Czech Gold-Leaf Electroscope (early 1900s)

This is a gold leaf electroscope intended for qualitative demonstrations of electrostatic phenomena.

Unfortunately, it has no markings on it that would identify the manufacturer. However my understanding is that it came from a university in the Czech Republic. As such, it is referred to as a Czech electroscope (even though it might have been manufactured elsewhere).

The body is glass. The condenser (Volta) plate, conduction rod and collar are brass. The two gold leaves attached to the bottom of the vertical conductor (support) rod are in good condition. 

As a rule, it was desirable to employ electrically conductive glass for the body of an electroscope. This minimized the possibility that a static charge would accumulate on the surface of the glass - such a charge could affect the movement of the leaves.

Quoting Kolbe (1888): "It is important to choose a glass which conducts well, in order to get rid of the disturbing influence of the glass sides. Moreover the glass vessel must be so spacious that the leaves, even when charged, are at a distance of 0.5 to 1 centim. from the glass. If the glass is not a good conductor, the vessel should be so wide that the leaves (when horizontal) are at a distance of 2 to 2.5 centim. from the glass."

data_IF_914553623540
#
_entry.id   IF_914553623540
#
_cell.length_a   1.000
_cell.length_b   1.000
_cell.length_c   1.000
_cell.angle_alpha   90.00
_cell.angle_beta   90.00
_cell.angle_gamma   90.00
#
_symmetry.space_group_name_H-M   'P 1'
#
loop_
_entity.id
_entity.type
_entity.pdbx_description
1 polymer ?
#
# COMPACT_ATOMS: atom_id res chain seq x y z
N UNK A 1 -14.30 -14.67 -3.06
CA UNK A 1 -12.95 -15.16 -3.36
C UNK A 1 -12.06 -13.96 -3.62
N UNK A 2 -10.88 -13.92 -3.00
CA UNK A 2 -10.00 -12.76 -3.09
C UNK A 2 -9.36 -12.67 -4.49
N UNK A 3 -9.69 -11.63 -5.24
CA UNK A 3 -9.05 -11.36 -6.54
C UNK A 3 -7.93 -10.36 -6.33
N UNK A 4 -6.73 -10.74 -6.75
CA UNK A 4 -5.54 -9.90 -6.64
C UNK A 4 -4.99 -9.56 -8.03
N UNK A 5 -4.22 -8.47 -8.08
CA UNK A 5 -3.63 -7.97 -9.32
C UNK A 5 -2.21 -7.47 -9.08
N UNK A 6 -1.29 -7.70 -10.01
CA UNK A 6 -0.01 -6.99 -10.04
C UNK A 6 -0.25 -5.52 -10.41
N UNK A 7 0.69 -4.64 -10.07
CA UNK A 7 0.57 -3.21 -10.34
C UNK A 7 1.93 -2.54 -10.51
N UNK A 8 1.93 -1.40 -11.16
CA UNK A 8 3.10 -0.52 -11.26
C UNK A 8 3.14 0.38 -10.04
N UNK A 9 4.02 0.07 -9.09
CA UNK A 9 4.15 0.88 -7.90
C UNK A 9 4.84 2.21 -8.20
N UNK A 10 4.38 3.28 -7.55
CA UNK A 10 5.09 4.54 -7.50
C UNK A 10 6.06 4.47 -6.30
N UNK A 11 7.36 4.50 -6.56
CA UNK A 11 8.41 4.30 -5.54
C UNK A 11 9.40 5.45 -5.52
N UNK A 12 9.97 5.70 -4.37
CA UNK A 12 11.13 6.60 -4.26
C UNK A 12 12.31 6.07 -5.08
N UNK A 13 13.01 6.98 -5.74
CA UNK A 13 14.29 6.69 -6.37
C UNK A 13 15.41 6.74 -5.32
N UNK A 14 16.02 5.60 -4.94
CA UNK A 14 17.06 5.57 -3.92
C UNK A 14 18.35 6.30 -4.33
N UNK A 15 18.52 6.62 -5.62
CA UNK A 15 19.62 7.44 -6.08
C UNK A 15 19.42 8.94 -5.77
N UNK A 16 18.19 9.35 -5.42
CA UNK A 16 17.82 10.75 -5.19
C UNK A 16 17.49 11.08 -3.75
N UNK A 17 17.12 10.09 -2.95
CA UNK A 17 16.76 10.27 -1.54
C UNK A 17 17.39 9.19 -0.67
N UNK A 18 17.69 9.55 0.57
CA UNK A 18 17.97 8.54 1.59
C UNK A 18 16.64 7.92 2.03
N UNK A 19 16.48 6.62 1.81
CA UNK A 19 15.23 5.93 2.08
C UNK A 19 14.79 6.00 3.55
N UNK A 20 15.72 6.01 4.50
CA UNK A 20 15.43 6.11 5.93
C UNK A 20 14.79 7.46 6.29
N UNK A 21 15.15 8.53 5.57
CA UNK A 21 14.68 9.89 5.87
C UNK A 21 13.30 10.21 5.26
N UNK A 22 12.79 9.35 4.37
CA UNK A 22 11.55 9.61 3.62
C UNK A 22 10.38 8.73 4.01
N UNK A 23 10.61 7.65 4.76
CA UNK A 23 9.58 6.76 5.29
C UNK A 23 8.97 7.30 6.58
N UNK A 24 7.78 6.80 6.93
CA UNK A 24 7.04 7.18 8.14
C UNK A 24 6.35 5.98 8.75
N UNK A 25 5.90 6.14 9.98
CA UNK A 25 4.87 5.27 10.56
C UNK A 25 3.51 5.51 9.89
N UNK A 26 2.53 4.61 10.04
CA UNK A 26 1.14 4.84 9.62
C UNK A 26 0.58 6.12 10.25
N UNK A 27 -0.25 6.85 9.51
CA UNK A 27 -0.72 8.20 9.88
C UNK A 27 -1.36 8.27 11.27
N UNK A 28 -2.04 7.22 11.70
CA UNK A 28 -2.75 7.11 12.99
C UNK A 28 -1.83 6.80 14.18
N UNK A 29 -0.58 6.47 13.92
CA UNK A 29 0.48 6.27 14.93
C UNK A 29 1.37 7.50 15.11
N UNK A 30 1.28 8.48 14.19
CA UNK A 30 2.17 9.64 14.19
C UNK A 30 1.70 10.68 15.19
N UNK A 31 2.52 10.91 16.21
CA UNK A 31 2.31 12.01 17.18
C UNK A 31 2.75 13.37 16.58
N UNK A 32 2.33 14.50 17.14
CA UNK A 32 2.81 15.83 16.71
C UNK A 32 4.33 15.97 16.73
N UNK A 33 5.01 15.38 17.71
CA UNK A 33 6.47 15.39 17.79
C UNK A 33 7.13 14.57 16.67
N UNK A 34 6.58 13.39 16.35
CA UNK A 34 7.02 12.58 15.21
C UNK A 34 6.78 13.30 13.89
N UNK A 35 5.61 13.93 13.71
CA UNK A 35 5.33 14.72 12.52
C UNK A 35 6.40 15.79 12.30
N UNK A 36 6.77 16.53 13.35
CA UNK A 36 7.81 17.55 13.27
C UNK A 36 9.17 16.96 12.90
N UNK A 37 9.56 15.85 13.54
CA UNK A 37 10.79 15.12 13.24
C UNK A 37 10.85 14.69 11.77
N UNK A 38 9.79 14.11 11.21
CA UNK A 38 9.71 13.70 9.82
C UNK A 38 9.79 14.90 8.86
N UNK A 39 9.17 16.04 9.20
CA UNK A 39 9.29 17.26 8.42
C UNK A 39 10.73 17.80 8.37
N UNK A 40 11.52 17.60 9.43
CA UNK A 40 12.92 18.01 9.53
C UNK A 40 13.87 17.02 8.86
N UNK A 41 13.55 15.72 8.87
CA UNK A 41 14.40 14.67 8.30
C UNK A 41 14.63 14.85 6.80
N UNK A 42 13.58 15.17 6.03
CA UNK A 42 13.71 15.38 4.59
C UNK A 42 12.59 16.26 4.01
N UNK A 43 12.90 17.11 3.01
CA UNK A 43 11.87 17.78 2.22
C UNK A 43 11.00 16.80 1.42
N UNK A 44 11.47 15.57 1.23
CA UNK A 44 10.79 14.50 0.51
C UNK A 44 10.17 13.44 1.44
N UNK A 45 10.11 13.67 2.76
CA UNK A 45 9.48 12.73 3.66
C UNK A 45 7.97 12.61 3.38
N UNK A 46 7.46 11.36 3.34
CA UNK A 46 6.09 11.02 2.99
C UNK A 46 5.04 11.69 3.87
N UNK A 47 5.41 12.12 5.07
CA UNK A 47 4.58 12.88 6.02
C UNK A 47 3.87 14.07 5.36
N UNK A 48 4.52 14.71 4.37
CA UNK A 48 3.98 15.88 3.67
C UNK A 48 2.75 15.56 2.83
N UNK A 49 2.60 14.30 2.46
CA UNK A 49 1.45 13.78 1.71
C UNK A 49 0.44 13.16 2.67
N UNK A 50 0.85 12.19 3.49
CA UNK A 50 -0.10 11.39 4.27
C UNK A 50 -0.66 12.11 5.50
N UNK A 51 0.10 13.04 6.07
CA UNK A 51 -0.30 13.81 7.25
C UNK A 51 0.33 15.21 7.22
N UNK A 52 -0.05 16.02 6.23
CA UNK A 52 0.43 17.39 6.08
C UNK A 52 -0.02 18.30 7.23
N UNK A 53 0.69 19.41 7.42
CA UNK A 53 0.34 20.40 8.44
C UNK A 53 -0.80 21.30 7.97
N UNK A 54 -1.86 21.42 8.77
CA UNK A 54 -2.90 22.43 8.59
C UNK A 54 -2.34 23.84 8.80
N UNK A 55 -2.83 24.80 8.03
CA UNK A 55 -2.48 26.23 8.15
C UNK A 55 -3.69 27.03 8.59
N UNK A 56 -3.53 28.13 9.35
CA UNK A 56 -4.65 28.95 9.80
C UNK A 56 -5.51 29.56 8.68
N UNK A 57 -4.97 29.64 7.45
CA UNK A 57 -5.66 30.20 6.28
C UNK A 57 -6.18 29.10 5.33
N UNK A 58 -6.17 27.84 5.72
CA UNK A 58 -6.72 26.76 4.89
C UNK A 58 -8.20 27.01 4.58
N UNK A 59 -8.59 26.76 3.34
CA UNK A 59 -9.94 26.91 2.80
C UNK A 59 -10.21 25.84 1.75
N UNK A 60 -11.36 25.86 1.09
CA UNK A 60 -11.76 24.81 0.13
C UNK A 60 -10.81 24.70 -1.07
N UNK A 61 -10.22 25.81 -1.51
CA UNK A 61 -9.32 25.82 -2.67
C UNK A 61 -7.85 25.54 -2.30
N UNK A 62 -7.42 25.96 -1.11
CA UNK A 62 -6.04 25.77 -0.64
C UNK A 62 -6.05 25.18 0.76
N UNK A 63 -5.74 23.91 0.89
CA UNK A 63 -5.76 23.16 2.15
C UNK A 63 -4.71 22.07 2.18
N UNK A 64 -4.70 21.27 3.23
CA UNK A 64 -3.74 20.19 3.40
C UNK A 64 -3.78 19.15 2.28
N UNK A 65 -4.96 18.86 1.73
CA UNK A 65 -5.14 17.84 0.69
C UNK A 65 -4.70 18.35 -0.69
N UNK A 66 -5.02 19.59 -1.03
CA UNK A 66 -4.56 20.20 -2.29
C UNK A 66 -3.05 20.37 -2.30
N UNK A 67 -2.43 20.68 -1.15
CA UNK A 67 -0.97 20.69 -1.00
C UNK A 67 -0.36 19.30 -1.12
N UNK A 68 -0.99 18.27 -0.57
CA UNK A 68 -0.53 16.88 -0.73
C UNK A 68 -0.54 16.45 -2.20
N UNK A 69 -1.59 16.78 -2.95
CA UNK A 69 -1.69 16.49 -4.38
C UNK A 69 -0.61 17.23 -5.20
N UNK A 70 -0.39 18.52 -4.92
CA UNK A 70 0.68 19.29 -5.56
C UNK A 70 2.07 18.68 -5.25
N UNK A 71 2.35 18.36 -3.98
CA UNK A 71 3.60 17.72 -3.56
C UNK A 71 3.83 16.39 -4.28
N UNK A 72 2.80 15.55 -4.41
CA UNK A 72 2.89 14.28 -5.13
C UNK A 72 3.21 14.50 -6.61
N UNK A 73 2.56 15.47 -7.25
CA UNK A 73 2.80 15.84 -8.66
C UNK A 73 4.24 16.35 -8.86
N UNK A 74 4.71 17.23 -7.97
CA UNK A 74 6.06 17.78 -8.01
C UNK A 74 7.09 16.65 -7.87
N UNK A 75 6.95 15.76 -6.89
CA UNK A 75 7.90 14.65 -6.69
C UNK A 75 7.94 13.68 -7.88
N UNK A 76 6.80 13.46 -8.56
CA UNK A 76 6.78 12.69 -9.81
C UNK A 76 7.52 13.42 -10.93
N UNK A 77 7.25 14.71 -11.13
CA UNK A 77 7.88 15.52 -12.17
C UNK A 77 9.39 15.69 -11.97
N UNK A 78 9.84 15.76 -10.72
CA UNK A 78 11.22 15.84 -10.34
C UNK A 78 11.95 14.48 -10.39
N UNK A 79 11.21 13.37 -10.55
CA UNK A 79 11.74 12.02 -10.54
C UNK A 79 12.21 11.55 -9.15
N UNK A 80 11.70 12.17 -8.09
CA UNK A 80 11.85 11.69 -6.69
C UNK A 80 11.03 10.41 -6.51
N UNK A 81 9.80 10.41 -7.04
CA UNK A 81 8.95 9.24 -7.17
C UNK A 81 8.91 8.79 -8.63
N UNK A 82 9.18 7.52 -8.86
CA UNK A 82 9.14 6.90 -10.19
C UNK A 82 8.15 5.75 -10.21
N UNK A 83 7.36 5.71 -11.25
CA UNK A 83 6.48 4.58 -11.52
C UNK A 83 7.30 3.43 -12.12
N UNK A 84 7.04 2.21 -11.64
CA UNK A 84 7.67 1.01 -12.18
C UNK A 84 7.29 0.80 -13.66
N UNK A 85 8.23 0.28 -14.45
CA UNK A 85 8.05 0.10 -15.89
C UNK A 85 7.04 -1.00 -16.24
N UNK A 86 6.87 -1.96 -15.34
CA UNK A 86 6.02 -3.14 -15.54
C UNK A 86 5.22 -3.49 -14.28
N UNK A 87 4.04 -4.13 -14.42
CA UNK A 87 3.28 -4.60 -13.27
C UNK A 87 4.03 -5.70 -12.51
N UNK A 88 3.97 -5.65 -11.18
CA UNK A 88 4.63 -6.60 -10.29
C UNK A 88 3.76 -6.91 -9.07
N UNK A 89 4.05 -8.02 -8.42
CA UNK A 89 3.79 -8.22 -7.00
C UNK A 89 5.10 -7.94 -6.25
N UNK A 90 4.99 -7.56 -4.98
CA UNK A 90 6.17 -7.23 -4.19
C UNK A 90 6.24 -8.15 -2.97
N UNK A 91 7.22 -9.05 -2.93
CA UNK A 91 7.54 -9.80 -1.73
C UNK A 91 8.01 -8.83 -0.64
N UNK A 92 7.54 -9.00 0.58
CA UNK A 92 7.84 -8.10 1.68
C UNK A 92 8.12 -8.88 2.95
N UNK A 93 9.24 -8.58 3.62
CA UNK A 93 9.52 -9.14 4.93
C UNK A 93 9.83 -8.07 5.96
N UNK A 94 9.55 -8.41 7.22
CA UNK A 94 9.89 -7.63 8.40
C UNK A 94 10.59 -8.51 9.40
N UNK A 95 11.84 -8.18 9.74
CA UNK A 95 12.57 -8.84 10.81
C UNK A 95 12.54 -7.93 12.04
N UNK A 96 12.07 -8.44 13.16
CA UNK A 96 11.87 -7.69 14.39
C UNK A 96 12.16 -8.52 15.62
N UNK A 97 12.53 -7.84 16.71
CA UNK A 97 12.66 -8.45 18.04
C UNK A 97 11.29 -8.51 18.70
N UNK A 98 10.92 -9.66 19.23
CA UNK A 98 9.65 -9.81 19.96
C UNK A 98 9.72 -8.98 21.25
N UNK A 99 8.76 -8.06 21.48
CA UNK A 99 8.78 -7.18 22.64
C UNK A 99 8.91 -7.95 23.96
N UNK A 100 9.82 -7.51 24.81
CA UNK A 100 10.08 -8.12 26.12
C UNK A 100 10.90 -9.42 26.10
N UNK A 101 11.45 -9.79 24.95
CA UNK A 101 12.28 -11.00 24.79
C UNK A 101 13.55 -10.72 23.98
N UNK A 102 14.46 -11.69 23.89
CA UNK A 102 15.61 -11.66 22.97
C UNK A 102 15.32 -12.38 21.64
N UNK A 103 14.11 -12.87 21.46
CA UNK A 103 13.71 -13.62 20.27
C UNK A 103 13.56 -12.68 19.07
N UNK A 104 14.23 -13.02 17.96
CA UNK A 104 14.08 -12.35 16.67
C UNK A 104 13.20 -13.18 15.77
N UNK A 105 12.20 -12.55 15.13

Kolbe notes that electroscopes made of insulating glass "often fail in dry air; for such glass acts like a condenser, and only discharges slowly. . . Among 184 kinds [of glass] which I tried I only found 19 which I could use, and only three of these were very good."

 

It might be worth pointing out the long tubular glass insulator that surrounds the conduction rod - for this application, you would not want conductive glass. By having it extend the entire length of the conducting rod, you minimize any leakage current across its surface.

In general, a device known as an electrophorus would be used to transfer a charge to the condenser (the horizontal plate on the top).  For an explanation of how an electroscope can be charged and how an electrophorus works, click here. 

There is nothing particularly remarkable about this particular electroscope, but it is well made and in excellent condition.

Size: ca. 12" high, 4.5" diameter (maximum)

References:

Kolbe, B. Electroscope for Purposes of Demonstration. Zet. fur Phys. und Chem. Unterricht. Vol. IV. 1888.

Electroscopes               Museum Directory

Last updated: 07/25/07
Copyright 1999, Oak Ridge Associated Universities